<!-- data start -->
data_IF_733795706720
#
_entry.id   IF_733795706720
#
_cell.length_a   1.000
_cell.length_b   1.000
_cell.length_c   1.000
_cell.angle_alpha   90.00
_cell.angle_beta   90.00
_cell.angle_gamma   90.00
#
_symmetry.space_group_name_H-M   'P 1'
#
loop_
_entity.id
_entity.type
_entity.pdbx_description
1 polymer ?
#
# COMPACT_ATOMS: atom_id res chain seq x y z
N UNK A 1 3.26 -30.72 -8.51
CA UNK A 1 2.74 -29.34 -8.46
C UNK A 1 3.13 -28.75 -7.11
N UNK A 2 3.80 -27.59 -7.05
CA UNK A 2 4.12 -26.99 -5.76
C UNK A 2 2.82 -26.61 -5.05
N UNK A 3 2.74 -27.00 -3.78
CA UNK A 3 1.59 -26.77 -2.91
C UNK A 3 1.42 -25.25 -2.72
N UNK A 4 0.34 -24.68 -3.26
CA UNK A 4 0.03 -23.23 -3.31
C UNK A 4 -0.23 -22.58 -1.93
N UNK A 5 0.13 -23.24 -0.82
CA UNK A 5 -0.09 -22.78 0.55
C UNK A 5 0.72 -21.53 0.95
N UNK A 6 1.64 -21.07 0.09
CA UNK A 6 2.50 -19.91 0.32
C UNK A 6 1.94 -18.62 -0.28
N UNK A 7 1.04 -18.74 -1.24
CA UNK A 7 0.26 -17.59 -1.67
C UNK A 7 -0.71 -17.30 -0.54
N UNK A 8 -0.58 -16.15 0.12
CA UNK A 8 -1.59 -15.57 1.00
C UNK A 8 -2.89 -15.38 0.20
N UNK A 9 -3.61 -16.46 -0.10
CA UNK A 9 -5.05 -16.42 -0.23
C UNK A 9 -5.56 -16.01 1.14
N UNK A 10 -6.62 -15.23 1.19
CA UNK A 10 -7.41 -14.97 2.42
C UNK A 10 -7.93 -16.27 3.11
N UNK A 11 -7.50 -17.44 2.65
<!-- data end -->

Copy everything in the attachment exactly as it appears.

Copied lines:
data_IF_733795706720
#
_entry.id   IF_733795706720
#
_cell.length_a   1.000
_cell.length_b   1.000
_cell.length_c   1.000
_cell.angle_alpha   90.00
_cell.angle_beta   90.00
_cell.angle_gamma   90.00
#
_symmetry.space_group_name_H-M   'P 1'
#
loop_
_entity.id
_entity.type
_entity.pdbx_description
1 polymer ?
#
# COMPACT_ATOMS: atom_id res chain seq x y z
N UNK A 1 3.26 -30.72 -8.51
CA UNK A 1 2.74 -29.34 -8.46
C UNK A 1 3.13 -28.75 -7.11
N UNK A 2 3.80 -27.59 -7.05
CA UNK A 2 4.12 -26.99 -5.76
C UNK A 2 2.82 -26.61 -5.05
N UNK A 3 2.74 -27.00 -3.78
CA UNK A 3 1.59 -26.77 -2.91
C UNK A 3 1.42 -25.25 -2.72
N UNK A 4 0.34 -24.68 -3.26
CA UNK A 4 0.03 -23.23 -3.31
C UNK A 4 -0.23 -22.58 -1.93
N UNK A 5 0.13 -23.24 -0.82
CA UNK A 5 -0.09 -22.78 0.55
C UNK A 5 0.72 -21.53 0.95
N UNK A 6 1.64 -21.07 0.09
CA UNK A 6 2.50 -19.91 0.32
C UNK A 6 1.94 -18.62 -0.28
N UNK A 7 1.04 -18.74 -1.24
CA UNK A 7 0.26 -17.59 -1.67
C UNK A 7 -0.71 -17.30 -0.54
N UNK A 8 -0.58 -16.15 0.12
CA UNK A 8 -1.59 -15.57 1.00
C UNK A 8 -2.89 -15.38 0.20
N UNK A 9 -3.61 -16.46 -0.10
CA UNK A 9 -5.05 -16.42 -0.23
C UNK A 9 -5.56 -16.01 1.14
N UNK A 10 -6.62 -15.23 1.19
CA UNK A 10 -7.41 -14.97 2.42
C UNK A 10 -7.93 -16.27 3.11
N UNK A 11 -7.50 -17.44 2.65